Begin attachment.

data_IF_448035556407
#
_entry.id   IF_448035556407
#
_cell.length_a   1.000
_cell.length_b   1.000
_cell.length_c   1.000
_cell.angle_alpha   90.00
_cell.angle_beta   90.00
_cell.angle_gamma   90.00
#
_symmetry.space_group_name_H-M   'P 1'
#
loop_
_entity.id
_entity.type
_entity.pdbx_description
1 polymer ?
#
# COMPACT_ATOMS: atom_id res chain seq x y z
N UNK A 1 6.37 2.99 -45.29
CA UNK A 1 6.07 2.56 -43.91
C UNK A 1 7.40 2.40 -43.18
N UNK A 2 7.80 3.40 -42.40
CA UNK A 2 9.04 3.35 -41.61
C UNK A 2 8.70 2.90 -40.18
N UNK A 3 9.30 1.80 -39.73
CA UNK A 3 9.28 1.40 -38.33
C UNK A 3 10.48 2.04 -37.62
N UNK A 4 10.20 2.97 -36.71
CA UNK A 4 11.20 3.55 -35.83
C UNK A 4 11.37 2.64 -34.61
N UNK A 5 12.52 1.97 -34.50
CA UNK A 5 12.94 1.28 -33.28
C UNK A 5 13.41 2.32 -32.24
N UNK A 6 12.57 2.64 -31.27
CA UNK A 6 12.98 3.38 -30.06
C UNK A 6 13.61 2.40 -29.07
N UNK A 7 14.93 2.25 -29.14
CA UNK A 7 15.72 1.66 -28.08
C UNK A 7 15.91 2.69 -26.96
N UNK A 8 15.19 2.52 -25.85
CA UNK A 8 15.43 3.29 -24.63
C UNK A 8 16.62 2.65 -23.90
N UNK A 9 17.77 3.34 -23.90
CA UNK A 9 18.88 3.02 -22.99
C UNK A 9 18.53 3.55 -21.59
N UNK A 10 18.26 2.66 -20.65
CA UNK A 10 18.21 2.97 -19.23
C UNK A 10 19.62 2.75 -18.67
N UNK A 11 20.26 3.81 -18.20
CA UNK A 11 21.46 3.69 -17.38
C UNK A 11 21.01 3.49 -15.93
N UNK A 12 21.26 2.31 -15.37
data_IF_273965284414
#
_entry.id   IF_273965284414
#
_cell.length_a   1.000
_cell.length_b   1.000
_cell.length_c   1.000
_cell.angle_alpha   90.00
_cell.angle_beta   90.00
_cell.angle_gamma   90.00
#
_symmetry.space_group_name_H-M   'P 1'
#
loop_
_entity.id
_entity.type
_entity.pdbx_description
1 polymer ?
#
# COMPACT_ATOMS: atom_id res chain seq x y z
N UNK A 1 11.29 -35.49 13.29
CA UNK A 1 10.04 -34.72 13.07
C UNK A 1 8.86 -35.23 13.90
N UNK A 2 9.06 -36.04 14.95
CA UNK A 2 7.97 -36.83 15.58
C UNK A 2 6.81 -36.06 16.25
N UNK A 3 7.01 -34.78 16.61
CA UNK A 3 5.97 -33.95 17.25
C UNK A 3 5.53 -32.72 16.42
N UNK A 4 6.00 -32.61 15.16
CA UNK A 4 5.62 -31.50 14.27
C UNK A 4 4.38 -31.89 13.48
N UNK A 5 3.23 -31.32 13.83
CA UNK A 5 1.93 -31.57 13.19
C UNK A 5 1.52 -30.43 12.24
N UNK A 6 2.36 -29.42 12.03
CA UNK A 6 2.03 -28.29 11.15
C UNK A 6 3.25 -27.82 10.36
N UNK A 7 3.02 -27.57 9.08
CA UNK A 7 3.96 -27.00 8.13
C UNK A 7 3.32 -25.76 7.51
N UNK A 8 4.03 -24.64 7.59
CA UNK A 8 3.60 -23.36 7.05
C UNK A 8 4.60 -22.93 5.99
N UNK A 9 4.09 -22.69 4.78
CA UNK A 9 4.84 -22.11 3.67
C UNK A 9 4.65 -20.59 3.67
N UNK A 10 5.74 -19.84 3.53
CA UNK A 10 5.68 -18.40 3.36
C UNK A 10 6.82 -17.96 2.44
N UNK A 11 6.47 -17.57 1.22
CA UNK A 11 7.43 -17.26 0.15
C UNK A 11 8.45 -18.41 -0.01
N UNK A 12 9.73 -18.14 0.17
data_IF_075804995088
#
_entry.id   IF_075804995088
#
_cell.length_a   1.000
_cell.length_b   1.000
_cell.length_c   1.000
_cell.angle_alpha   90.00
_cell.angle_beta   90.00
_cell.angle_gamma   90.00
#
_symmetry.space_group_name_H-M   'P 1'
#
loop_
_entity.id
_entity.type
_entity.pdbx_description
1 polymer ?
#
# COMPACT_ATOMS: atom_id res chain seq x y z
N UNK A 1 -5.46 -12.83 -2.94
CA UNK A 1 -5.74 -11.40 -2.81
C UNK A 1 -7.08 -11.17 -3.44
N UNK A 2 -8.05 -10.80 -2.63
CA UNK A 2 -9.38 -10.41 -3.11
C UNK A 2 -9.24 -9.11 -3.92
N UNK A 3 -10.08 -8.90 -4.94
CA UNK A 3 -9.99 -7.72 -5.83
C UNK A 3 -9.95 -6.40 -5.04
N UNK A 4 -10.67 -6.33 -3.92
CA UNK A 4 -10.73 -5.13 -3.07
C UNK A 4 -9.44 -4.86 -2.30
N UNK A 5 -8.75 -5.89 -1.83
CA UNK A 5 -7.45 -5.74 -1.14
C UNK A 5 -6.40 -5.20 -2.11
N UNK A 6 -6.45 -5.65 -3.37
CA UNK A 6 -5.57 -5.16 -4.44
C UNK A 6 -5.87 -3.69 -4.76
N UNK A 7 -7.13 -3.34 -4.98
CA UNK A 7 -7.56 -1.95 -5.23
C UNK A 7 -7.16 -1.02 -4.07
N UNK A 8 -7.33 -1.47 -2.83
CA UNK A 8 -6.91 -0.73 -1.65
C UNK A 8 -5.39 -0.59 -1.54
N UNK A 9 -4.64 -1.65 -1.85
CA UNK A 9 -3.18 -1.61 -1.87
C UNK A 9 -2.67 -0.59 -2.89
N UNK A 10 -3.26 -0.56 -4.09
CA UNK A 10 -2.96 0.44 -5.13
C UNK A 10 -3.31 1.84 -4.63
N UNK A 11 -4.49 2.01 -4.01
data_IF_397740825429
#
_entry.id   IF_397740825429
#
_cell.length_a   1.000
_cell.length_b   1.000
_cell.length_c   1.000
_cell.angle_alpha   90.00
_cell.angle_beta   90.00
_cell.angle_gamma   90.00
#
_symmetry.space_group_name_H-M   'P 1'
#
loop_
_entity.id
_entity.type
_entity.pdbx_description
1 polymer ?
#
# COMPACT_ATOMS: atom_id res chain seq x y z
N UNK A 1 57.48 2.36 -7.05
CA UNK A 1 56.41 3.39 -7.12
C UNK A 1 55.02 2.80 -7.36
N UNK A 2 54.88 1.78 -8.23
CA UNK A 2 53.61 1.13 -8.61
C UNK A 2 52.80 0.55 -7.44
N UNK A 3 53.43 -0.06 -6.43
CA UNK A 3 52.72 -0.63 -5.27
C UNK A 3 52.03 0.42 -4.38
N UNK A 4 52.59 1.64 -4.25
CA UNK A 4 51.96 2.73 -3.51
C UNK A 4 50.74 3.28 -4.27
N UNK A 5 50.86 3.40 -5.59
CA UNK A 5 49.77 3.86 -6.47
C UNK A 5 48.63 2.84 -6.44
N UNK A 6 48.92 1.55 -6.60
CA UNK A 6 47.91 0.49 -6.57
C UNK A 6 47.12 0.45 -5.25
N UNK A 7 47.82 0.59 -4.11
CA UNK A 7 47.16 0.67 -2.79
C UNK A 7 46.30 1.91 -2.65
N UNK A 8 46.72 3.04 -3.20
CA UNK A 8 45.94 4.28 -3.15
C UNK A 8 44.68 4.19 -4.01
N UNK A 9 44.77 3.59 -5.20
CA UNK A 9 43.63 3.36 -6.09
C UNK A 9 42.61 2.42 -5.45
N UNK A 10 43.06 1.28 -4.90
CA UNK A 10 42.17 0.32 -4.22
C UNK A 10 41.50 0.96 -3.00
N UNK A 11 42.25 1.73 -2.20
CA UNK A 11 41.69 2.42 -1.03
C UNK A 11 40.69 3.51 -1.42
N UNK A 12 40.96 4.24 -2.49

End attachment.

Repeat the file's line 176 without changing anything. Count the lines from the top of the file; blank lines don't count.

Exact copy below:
_entity.pdbx_description